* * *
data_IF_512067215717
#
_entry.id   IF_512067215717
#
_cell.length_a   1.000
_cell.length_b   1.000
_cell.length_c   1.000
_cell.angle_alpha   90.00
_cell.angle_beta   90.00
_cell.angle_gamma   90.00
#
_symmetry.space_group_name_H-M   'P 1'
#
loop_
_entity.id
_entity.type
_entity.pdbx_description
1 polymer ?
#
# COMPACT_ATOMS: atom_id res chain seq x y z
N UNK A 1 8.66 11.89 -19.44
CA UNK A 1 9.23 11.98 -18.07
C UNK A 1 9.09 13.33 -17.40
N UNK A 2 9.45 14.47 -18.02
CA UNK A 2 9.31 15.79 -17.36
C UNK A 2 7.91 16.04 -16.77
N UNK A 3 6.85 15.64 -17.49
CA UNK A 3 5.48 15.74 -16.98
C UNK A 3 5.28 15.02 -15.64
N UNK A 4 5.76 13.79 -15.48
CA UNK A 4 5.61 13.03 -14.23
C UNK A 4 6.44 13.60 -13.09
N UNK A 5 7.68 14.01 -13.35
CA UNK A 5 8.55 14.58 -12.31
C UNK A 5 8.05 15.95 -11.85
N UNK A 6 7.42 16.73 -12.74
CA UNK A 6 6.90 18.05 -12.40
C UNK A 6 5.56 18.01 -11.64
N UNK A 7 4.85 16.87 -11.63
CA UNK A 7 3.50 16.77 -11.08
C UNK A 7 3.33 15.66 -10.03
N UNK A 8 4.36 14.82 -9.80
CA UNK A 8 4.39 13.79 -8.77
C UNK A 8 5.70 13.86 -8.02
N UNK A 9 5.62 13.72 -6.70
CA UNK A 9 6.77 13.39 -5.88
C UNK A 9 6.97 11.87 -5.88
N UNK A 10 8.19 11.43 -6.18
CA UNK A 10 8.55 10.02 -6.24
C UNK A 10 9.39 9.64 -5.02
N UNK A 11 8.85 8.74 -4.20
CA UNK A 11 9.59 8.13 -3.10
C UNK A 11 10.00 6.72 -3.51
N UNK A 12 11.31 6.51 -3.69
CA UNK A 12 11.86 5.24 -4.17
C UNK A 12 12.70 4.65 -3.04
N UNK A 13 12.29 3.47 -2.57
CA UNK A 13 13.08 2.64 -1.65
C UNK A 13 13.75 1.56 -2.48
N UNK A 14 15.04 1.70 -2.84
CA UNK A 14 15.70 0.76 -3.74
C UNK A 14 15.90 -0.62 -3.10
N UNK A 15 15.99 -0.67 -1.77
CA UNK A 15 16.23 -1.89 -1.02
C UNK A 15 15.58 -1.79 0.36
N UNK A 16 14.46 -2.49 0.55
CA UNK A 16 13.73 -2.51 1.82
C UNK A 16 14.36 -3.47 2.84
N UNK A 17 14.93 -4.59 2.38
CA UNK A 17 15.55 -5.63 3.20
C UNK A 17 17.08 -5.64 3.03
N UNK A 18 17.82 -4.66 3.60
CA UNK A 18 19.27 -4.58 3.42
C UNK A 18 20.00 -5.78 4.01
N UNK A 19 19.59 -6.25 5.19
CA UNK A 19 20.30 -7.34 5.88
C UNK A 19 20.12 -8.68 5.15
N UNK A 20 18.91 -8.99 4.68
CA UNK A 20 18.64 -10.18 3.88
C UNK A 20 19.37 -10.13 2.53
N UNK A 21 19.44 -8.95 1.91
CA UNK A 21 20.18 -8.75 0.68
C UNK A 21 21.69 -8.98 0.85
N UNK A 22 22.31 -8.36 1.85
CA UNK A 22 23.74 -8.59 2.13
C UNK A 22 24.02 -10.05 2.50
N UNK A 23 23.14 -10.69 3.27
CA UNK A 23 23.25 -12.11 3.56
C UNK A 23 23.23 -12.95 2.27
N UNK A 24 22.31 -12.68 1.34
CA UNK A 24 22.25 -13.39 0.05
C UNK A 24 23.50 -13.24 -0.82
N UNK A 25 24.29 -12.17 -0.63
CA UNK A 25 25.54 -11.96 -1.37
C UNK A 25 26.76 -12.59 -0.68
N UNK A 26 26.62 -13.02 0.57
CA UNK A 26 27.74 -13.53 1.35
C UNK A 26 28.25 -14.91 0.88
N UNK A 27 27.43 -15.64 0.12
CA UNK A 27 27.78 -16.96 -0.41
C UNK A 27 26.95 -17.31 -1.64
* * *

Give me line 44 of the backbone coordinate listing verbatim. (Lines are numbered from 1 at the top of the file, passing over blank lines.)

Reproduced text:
C UNK A 8 5.70 13.86 -8.02